Apple under attack again with new virus variant.
Mac users have enjoyed a virus-free mindset for far too long, at least in the minds of some malicious code writers. After last week’s announcement of a newly discovered Mac trojan, a second variation on that OSX.Dok has been found. Unlike last week’s version that installs a backdoor to intercept virtually all of your web traffic, this one acts differently. And unlike most of the typical forms of attack we hear about, this one didn’t exploit vulnerabilities in the system but rather relied on user action to infect.
According to a report on last week’s trojan by Macworld, “Check Point, a security analysis firm, posted an alarming blog entry on Thursday about a new malicious macOS Trojan horse that appeared able to bypass Apple’s protections and could hijack and sniff all the traffic entering and leaving a Mac without a user’s knowledge. This would include SSL/TLS encrypted connections, because the malware installs a local digital certificate that overrides normal man-in-the-middle warnings and protections.”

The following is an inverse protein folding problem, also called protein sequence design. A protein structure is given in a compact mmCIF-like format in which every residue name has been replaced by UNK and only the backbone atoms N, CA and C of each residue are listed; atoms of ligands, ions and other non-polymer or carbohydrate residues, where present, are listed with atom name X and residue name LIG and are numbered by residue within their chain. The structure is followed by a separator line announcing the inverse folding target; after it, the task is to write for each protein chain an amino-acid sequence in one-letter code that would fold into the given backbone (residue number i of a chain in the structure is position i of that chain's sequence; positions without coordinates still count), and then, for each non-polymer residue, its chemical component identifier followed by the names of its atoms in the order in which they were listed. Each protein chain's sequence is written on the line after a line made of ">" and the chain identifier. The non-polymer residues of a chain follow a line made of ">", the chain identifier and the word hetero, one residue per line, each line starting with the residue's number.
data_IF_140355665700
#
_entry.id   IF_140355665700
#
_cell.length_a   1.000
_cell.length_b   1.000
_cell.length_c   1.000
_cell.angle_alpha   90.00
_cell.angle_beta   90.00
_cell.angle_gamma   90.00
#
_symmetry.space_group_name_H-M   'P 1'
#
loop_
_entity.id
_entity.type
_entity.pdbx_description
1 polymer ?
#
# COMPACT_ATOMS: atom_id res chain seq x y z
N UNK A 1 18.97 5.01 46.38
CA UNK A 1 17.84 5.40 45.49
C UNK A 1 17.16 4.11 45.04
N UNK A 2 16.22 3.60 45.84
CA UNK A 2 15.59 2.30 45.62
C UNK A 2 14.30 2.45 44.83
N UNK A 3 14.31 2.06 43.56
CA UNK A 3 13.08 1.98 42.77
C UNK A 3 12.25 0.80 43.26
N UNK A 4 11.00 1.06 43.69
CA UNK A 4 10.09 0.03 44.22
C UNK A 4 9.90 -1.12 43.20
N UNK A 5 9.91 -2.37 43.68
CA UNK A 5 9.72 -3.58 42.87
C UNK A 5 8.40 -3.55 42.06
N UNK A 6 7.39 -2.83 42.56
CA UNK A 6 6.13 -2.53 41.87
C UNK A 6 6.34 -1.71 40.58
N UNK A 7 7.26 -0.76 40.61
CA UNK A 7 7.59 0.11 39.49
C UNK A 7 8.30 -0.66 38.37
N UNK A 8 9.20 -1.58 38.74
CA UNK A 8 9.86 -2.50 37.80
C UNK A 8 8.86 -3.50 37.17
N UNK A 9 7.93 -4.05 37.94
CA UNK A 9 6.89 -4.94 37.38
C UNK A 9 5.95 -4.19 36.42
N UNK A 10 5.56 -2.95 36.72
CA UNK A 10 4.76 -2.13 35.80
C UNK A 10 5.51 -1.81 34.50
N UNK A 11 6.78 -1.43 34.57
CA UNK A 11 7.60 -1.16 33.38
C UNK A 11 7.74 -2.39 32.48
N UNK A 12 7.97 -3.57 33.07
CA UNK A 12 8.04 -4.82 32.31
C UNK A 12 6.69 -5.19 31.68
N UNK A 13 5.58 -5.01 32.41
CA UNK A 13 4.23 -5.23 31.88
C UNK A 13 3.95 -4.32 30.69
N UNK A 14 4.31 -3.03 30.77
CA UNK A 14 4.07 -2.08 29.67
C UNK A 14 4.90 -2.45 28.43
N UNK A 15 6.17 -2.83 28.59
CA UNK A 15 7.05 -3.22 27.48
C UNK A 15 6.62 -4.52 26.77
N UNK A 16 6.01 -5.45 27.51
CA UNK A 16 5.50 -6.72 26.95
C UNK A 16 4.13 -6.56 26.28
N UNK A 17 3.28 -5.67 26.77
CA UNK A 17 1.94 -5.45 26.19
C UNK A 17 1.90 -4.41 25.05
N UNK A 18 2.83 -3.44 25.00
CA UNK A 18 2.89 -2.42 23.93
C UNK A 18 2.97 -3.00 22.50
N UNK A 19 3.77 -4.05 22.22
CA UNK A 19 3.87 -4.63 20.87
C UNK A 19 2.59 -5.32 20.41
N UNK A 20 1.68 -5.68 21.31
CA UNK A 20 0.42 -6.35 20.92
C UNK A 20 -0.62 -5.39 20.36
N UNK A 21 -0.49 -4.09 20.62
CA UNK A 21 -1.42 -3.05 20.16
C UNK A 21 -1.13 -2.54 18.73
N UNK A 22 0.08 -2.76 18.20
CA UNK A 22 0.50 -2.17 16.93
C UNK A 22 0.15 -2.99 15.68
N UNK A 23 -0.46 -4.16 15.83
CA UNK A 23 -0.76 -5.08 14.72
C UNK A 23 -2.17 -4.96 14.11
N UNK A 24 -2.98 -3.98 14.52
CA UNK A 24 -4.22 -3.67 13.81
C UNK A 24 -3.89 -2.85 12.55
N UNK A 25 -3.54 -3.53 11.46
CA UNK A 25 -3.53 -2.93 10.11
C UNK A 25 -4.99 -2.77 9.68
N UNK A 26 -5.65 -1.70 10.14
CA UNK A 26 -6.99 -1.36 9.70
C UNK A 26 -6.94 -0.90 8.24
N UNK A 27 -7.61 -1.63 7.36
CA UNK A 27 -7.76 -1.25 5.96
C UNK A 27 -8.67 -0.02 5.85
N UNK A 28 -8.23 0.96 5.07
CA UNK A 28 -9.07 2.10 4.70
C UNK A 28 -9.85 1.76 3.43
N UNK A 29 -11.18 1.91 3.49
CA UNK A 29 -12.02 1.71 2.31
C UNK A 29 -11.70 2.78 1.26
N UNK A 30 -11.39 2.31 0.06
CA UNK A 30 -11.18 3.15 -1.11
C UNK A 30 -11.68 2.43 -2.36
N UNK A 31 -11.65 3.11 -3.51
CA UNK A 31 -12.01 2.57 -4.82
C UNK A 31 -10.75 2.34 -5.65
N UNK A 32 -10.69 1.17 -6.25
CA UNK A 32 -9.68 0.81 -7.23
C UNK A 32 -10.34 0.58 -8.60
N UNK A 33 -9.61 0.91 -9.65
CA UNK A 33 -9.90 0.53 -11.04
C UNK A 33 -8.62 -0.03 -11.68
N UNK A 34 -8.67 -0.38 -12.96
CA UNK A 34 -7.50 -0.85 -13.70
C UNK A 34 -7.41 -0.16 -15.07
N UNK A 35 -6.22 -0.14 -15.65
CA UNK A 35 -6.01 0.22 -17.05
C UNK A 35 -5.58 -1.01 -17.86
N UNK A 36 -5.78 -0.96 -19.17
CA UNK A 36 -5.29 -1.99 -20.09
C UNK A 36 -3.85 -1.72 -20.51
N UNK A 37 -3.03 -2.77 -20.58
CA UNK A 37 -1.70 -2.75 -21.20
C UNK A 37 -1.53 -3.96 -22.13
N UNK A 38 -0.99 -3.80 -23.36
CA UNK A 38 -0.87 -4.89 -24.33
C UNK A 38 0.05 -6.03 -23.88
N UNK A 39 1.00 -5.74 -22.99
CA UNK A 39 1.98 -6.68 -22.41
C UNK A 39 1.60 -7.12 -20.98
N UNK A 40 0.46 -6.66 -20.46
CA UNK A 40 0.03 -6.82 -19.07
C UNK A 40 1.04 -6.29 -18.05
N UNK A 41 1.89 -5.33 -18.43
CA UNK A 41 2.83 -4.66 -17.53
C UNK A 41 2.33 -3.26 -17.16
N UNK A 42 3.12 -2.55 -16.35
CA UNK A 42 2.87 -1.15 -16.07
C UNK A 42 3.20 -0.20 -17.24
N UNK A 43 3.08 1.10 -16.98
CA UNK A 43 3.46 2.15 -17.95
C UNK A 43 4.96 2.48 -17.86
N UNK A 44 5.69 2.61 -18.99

Check Point had this to say about their discovery: “This new malware affects all versions of OSX, has 0 (zero) detections on VirusTotal (as of the writing of these words), is signed with a valid developer certificate (authenticated by Apple), and is the first major scale malware to target OSX users via a coordinated email phishing campaign…Once OSX/Dok infection is complete, the attackers gain complete access to all victim communication, including communication encrypted by SSL. This is done by redirecting victim traffic through a malicious proxy server.”
Basic phishing attack
Both variations on OSX.Dok seem to have spread through nothing more than a basic phishing attack, only unlike the infamous Nigerian prince emails with their laughable stories and ridiculous grammar, this attack looked and sounded far more trustworthy. Tech users are being warned against emails that appear to originate from tax departments, law enforcement agencies, or other ominous but apparently trustworthy entities. Of course, different software titles that work to block these kinds of threats and prevent installation will go a long way towards keeping them out, as Macworld indicated in two different beta tests.